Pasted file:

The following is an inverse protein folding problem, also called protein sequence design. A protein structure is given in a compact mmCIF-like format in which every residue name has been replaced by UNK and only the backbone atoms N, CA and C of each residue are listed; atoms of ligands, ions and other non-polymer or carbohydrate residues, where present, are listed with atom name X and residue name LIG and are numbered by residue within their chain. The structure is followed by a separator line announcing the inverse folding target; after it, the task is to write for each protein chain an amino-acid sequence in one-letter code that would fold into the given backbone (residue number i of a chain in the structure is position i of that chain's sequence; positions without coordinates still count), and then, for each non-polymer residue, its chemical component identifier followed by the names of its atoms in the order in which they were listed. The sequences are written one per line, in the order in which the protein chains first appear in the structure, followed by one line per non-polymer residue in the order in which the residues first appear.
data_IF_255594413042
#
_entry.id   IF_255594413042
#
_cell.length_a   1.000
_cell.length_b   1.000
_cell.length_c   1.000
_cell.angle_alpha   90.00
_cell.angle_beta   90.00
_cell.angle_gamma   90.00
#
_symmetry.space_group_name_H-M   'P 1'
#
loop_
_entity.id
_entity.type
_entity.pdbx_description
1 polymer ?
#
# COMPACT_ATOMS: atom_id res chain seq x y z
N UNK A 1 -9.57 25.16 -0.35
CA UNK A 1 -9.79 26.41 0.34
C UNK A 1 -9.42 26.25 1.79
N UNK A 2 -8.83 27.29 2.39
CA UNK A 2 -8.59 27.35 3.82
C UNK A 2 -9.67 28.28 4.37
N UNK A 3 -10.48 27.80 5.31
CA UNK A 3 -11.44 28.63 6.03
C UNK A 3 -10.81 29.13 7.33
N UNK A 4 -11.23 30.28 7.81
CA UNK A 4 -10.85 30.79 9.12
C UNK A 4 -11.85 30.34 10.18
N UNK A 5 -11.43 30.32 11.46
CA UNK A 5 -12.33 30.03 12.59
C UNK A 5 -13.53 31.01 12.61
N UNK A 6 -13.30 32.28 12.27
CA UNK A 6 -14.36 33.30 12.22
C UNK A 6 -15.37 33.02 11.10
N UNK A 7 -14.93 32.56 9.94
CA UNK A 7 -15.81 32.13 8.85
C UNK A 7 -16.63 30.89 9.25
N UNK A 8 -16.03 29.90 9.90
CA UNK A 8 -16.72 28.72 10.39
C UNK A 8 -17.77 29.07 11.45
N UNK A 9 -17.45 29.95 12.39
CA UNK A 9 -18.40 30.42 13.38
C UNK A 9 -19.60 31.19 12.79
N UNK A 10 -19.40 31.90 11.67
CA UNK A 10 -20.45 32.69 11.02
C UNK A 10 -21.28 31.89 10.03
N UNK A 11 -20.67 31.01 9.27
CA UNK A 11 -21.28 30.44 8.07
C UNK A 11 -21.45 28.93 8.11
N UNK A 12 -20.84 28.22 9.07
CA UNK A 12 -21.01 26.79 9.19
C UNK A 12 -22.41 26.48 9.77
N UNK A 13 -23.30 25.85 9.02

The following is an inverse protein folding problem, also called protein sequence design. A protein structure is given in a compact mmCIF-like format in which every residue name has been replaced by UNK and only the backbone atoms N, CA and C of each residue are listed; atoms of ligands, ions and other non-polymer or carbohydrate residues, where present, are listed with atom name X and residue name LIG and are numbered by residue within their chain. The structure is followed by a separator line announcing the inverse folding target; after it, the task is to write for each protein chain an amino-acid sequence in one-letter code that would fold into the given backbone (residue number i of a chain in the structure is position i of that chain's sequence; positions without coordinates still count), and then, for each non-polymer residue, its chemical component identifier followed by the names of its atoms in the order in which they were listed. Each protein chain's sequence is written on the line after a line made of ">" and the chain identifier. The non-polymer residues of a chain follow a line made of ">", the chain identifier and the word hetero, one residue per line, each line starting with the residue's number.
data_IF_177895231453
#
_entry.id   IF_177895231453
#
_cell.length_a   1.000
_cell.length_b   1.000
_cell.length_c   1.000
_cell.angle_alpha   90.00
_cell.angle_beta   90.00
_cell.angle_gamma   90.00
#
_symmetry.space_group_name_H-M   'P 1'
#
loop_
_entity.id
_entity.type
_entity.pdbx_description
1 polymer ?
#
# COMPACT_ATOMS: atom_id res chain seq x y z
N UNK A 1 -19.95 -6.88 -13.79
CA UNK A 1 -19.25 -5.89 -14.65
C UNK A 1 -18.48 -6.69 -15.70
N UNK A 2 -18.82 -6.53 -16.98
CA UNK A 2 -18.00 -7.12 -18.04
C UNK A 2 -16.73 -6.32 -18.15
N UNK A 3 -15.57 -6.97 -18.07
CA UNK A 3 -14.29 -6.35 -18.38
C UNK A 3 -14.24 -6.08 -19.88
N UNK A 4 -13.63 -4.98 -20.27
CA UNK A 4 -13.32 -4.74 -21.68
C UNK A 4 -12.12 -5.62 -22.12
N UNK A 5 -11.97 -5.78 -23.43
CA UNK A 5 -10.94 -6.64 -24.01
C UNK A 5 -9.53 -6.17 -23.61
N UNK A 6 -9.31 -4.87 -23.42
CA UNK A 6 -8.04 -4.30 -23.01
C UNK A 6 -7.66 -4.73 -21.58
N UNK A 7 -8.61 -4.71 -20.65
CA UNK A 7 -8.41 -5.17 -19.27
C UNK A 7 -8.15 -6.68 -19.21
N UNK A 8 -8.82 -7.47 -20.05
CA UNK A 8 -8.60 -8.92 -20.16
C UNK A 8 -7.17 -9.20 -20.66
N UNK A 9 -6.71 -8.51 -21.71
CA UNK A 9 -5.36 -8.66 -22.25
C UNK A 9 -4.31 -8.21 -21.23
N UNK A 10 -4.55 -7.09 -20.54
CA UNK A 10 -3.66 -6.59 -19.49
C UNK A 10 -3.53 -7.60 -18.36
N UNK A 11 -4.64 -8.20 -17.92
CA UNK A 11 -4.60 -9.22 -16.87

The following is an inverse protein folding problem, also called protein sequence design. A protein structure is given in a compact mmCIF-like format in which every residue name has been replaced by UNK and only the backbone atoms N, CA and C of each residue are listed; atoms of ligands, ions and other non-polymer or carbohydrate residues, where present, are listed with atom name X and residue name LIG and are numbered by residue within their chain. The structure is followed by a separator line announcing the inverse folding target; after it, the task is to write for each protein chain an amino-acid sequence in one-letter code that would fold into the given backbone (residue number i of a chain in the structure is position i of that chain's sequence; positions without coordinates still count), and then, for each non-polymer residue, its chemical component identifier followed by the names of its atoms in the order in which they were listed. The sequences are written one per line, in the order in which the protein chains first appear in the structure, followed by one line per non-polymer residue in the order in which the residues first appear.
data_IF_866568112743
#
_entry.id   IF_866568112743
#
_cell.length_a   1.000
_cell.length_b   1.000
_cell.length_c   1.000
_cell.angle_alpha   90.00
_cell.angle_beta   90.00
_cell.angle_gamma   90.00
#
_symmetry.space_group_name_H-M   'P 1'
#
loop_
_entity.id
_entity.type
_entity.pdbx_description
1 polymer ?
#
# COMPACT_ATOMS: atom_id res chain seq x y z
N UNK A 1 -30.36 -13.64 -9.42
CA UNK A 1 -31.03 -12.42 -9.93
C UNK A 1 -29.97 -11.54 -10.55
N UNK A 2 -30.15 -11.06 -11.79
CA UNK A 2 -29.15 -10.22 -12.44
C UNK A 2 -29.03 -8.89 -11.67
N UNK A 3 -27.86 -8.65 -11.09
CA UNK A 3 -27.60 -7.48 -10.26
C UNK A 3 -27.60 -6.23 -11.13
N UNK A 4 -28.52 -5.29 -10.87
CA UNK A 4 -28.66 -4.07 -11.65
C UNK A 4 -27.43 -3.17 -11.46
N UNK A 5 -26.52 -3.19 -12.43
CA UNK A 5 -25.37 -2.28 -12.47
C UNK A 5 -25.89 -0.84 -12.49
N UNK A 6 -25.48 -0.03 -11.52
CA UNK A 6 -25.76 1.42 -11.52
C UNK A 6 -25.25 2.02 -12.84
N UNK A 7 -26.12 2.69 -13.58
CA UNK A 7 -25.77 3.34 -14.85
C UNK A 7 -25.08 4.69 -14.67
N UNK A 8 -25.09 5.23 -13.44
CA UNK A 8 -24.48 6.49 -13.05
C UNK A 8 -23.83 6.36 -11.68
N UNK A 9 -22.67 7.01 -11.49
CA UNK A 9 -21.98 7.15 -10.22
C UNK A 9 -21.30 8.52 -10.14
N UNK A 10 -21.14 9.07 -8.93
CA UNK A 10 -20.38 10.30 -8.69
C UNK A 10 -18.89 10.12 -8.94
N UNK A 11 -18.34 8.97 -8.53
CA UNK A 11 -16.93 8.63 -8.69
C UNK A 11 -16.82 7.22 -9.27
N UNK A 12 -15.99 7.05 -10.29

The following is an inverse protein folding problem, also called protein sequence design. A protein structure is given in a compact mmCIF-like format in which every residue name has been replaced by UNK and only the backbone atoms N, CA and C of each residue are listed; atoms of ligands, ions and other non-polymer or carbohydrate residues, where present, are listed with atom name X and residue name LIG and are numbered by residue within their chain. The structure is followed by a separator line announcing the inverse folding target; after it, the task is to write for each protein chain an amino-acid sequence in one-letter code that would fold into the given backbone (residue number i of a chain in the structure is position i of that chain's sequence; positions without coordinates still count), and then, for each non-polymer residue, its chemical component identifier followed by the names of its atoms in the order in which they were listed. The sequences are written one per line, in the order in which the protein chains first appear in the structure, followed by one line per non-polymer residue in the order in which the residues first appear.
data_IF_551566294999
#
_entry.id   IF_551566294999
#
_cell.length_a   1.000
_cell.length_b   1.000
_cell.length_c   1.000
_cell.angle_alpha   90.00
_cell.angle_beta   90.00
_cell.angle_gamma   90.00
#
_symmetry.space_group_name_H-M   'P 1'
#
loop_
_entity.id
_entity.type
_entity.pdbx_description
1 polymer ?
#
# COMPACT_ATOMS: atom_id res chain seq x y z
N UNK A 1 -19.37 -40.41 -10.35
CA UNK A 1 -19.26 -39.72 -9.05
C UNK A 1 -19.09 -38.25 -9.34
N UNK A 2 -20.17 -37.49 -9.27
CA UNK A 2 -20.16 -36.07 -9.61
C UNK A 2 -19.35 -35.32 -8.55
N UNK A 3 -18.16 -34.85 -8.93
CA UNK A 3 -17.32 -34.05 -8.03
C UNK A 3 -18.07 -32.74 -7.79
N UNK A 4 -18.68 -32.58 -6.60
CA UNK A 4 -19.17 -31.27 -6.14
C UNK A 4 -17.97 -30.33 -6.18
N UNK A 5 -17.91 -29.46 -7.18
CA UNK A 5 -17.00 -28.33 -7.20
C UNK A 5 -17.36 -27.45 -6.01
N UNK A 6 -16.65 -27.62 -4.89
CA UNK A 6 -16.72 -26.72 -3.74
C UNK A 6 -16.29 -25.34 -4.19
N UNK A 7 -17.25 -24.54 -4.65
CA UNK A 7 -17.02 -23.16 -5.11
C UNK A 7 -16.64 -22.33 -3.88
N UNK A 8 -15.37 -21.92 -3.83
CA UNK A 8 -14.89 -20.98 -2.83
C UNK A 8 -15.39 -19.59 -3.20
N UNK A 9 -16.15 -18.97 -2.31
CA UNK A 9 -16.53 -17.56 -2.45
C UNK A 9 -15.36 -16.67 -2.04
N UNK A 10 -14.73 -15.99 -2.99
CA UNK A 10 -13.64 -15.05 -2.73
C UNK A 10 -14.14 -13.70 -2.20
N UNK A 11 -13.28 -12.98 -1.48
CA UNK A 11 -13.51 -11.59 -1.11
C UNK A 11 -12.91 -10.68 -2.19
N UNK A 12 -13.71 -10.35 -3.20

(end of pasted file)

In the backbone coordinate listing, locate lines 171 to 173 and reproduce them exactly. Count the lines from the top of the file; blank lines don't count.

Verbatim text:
#
_cell.length_a   1.000
_cell.length_b   1.000